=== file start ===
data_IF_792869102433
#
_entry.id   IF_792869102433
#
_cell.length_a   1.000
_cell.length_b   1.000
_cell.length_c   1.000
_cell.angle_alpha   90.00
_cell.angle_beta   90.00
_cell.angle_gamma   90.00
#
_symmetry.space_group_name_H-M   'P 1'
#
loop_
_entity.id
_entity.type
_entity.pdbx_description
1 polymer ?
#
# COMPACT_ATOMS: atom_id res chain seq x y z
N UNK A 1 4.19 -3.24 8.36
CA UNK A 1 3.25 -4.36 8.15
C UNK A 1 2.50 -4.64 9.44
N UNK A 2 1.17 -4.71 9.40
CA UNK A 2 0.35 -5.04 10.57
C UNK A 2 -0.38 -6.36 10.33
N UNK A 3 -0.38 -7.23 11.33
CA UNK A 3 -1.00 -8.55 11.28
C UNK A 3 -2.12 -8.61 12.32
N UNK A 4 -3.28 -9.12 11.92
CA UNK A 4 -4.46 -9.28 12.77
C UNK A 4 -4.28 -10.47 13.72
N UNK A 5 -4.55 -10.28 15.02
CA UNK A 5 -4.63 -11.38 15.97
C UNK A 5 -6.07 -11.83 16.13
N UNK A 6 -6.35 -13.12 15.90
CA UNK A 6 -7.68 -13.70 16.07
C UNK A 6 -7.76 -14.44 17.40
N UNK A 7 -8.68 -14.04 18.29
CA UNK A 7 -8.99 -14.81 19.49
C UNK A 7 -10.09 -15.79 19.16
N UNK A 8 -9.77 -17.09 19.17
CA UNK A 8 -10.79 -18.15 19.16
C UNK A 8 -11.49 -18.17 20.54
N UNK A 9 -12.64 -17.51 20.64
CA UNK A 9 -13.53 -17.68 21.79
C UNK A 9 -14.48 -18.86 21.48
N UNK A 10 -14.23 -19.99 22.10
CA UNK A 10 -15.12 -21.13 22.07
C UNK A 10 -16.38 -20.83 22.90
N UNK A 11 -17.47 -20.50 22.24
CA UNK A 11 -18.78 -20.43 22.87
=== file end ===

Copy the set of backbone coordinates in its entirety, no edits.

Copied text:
data_IF_792869102433
#
_entry.id   IF_792869102433
#
_cell.length_a   1.000
_cell.length_b   1.000
_cell.length_c   1.000
_cell.angle_alpha   90.00
_cell.angle_beta   90.00
_cell.angle_gamma   90.00
#
_symmetry.space_group_name_H-M   'P 1'
#
loop_
_entity.id
_entity.type
_entity.pdbx_description
1 polymer ?
#
# COMPACT_ATOMS: atom_id res chain seq x y z
N UNK A 1 4.19 -3.24 8.36
CA UNK A 1 3.25 -4.36 8.15
C UNK A 1 2.50 -4.64 9.44
N UNK A 2 1.17 -4.71 9.40
CA UNK A 2 0.35 -5.04 10.57
C UNK A 2 -0.38 -6.36 10.33
N UNK A 3 -0.38 -7.23 11.33
CA UNK A 3 -1.00 -8.55 11.28
C UNK A 3 -2.12 -8.61 12.32
N UNK A 4 -3.28 -9.12 11.92
CA UNK A 4 -4.46 -9.28 12.77
C UNK A 4 -4.28 -10.47 13.72
N UNK A 5 -4.55 -10.28 15.02
CA UNK A 5 -4.63 -11.38 15.97
C UNK A 5 -6.07 -11.83 16.13
N UNK A 6 -6.35 -13.12 15.90
CA UNK A 6 -7.68 -13.70 16.07
C UNK A 6 -7.76 -14.44 17.40
N UNK A 7 -8.68 -14.04 18.29
CA UNK A 7 -8.99 -14.81 19.49
C UNK A 7 -10.09 -15.79 19.16
N UNK A 8 -9.77 -17.09 19.17
CA UNK A 8 -10.79 -18.15 19.16
C UNK A 8 -11.49 -18.17 20.54
N UNK A 9 -12.64 -17.51 20.64
CA UNK A 9 -13.53 -17.68 21.79
C UNK A 9 -14.48 -18.86 21.48
N UNK A 10 -14.23 -19.99 22.10
CA UNK A 10 -15.12 -21.13 22.07
C UNK A 10 -16.38 -20.83 22.90
N UNK A 11 -17.47 -20.50 22.24
CA UNK A 11 -18.78 -20.43 22.87